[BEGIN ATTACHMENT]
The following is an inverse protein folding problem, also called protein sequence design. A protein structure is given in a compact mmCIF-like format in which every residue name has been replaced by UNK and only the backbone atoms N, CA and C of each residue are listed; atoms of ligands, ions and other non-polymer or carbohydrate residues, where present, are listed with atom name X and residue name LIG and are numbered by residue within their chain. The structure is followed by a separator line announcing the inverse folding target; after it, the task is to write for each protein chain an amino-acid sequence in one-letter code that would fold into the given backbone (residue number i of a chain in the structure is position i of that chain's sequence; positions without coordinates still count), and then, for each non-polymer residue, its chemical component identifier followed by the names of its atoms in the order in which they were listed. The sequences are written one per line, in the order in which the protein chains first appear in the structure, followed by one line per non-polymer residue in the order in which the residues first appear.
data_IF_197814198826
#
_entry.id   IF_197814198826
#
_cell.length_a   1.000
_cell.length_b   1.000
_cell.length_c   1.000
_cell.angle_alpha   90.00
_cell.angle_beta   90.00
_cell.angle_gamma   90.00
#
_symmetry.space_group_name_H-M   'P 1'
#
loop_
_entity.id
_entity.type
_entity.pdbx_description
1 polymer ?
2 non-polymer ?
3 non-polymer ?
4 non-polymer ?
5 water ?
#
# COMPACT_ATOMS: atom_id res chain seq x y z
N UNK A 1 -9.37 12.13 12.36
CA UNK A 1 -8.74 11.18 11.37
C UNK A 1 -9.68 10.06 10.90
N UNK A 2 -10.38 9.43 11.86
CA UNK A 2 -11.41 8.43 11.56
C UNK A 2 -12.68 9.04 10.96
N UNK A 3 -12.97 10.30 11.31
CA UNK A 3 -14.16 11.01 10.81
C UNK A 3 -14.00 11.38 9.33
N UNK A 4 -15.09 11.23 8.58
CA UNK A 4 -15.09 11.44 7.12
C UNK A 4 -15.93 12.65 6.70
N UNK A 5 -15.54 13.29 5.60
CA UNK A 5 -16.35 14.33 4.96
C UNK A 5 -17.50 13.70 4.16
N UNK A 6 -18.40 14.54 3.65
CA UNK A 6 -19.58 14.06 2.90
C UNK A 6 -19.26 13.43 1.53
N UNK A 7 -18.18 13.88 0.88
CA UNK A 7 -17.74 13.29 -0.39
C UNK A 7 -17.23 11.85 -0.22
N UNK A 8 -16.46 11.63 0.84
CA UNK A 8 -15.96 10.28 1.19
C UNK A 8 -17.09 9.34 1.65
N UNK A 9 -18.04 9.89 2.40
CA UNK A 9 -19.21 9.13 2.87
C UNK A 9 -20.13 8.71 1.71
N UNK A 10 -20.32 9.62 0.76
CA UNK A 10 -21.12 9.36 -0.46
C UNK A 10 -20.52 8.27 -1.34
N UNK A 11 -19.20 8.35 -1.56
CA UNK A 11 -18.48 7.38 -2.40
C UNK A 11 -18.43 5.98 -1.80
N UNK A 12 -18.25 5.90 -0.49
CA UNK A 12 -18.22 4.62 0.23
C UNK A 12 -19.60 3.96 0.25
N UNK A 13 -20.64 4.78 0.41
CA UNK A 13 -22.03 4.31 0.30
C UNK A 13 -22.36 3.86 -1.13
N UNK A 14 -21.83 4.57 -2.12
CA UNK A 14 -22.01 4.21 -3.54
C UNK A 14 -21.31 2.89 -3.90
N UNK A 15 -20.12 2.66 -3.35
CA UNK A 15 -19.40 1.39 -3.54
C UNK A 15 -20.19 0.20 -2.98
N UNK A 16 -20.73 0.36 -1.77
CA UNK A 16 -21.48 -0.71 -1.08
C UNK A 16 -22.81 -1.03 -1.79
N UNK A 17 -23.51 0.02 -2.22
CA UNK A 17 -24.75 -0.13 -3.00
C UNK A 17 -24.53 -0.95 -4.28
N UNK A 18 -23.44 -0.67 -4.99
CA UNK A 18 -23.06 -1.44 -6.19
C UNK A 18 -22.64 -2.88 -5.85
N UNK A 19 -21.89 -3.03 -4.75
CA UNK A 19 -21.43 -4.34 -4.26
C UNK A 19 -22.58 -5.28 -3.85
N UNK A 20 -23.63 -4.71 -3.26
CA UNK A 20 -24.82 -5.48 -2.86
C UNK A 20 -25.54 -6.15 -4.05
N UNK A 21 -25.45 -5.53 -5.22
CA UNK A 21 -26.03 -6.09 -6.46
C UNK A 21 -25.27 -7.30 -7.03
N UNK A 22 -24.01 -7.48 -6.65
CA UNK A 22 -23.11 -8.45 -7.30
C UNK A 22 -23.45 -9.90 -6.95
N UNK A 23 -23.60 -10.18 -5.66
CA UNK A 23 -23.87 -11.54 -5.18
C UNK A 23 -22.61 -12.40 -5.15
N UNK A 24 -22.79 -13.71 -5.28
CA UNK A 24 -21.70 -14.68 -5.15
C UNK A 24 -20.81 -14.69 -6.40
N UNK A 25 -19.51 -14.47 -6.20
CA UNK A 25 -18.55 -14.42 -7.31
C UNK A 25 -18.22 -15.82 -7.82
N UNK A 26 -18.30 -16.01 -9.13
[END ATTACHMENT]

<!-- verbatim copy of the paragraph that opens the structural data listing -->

The following is an inverse protein folding problem, also called protein sequence design. A protein structure is given in a compact mmCIF-like format in which every residue name has been replaced by UNK and only the backbone atoms N, CA and C of each residue are listed; atoms of ligands, ions and other non-polymer or carbohydrate residues, where present, are listed with atom name X and residue name LIG and are numbered by residue within their chain. The structure is followed by a separator line announcing the inverse folding target; after it, the task is to write for each protein chain an amino-acid sequence in one-letter code that would fold into the given backbone (residue number i of a chain in the structure is position i of that chain's sequence; positions without coordinates still count), and then, for each non-polymer residue, its chemical component identifier followed by the names of its atoms in the order in which they were listed. The sequences are written one per line, in the order in which the protein chains first appear in the structure, followed by one line per non-polymer residue in the order in which the residues first appear.